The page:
Human error is threatening Okta passwords, researchers warn
A simple error where Okta users are incorrectly typing their passwords into the username field during login could be leaving them exposed to future attacks.
Driving the news: Researchers at cloud security firm Mitiga found in a report Thursday that identity management company Okta records the information shared during failed login attempts in easily accessible plain text.
- Okta provides password management and employee access tools across corporate networks for more than 14,000 global customers. Researchers found that the design of Okta's login screen is confusing, making it likely some users will type their password into the username field.
- The information in those failed login attempts is then stored in audit logs that track user behavior on a network and could be shared with Okta customers' third-party security vendors.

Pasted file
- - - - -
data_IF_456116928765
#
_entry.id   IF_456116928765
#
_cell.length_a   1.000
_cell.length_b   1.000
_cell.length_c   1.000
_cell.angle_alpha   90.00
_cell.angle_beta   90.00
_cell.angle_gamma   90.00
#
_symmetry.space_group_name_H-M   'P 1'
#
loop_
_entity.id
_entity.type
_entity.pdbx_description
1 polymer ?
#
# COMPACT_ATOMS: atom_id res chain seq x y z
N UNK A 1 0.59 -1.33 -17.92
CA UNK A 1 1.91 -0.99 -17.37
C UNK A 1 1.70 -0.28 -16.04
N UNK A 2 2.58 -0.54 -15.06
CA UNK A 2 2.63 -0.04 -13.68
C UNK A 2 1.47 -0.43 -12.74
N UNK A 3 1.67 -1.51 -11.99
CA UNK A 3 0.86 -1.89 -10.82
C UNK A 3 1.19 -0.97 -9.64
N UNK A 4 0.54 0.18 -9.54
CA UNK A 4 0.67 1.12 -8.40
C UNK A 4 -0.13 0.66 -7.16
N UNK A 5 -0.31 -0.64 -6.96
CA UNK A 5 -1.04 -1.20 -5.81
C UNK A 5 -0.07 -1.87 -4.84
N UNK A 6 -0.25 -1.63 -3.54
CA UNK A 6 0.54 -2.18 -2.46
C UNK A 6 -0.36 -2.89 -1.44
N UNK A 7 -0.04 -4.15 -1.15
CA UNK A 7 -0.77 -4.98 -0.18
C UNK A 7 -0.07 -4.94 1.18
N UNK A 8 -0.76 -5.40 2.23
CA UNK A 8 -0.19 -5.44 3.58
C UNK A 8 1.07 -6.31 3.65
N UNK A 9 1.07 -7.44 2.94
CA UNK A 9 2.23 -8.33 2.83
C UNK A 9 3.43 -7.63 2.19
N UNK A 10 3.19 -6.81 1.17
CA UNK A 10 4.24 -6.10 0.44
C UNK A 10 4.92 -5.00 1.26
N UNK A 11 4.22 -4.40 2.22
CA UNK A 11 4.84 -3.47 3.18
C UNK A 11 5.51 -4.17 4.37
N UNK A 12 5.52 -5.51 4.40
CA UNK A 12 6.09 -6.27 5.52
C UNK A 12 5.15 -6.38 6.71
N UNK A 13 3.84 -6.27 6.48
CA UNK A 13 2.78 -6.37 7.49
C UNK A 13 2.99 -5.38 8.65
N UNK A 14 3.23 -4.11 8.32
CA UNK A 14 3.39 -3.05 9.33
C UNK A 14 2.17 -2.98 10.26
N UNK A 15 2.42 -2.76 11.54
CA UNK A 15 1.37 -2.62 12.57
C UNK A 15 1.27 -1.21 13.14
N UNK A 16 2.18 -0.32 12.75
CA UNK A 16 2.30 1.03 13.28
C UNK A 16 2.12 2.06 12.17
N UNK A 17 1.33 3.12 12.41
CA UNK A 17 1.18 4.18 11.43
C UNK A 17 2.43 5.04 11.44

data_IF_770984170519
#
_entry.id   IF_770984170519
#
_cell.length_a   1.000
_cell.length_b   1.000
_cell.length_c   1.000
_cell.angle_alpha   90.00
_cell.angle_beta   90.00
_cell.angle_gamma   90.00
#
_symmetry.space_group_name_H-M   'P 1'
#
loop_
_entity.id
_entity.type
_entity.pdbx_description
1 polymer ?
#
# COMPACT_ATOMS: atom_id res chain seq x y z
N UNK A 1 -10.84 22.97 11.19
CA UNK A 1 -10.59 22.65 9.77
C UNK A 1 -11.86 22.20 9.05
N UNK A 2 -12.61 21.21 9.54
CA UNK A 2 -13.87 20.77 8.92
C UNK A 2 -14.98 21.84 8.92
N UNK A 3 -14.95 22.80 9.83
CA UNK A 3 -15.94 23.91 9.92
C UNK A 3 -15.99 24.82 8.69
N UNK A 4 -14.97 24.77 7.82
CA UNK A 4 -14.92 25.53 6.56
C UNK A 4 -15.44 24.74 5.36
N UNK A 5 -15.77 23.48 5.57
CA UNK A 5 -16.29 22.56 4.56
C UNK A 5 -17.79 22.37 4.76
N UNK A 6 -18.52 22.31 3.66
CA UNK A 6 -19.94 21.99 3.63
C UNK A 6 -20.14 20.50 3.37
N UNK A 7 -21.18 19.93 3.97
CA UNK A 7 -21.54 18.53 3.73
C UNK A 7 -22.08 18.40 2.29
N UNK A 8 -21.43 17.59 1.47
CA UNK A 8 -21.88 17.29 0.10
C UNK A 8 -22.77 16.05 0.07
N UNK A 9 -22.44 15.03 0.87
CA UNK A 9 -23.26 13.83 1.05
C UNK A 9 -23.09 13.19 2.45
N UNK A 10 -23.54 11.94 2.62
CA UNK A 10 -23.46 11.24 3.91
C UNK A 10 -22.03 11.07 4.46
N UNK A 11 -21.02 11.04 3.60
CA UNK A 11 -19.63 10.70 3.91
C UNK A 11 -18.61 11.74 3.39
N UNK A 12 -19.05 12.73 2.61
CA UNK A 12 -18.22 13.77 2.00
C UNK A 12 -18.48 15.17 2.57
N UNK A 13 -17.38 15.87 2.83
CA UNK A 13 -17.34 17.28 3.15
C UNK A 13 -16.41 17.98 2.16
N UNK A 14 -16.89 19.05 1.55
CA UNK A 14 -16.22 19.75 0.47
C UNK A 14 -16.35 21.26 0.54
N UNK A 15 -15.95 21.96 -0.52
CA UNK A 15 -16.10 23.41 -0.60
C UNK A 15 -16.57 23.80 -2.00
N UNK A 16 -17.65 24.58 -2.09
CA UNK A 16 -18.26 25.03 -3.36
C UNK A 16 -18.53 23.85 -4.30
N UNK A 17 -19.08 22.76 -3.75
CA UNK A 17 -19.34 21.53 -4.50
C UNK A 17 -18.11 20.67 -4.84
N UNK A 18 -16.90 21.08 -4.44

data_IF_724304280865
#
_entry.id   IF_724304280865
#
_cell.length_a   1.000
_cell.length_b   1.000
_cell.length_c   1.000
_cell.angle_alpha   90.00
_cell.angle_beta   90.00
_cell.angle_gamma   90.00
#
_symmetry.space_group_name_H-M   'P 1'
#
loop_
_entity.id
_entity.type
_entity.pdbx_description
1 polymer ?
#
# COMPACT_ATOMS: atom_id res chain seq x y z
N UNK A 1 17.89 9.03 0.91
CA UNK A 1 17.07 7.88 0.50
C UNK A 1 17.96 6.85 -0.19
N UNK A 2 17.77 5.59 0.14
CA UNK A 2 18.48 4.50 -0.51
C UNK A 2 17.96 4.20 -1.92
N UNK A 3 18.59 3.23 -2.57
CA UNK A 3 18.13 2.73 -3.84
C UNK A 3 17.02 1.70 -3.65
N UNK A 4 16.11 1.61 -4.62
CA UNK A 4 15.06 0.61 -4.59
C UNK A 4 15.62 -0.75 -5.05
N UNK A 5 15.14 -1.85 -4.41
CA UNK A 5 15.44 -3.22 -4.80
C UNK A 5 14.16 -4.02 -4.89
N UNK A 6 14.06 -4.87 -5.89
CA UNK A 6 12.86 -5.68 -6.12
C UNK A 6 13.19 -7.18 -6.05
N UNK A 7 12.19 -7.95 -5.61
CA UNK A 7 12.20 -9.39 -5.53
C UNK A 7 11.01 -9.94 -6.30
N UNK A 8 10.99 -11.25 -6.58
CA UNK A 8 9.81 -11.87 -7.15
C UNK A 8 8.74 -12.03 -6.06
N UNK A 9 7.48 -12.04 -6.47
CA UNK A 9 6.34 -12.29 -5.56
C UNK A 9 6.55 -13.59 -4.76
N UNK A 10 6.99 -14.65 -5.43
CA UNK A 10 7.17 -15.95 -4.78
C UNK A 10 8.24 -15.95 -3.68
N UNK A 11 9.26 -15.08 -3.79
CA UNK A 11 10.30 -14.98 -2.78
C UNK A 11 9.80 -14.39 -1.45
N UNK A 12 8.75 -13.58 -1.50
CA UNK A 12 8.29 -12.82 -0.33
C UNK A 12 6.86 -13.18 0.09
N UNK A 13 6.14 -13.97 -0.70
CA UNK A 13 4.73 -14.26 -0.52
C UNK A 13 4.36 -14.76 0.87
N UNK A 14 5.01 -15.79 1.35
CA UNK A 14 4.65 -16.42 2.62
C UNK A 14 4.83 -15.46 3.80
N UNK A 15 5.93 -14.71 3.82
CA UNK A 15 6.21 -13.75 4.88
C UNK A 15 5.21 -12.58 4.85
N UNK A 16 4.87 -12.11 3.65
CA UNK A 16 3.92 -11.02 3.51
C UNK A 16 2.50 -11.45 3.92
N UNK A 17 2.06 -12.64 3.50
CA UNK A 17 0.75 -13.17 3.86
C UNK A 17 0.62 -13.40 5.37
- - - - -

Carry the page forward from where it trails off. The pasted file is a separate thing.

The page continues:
- "This knowledge can then allow adversaries to compromise Okta user accounts and access any resources or applications that they may have access to, effectively expanding the blast radius of the attack," the report said.
Why it matters: Passwords are already a huge target for malicious hackers looking to gain access to sensitive online data.
- Identity management tools like Okta are often seen as a line of defense to make obtaining those passwords more difficult.
Yes, but: It would take someone gaining access to internal activity logs and combing through them to find passwords entered in the username field for this flaw to lead to an attack.
The other side: Okta told Mitiga that saving passwords in plain text is "expected behavior when users mistakenly enter their password in the username field," according to the report.
- "These logs are only accessible to Okta administrators, who are the most privileged users in Okta and should be trusted not to engage in malicious activities," the company added.
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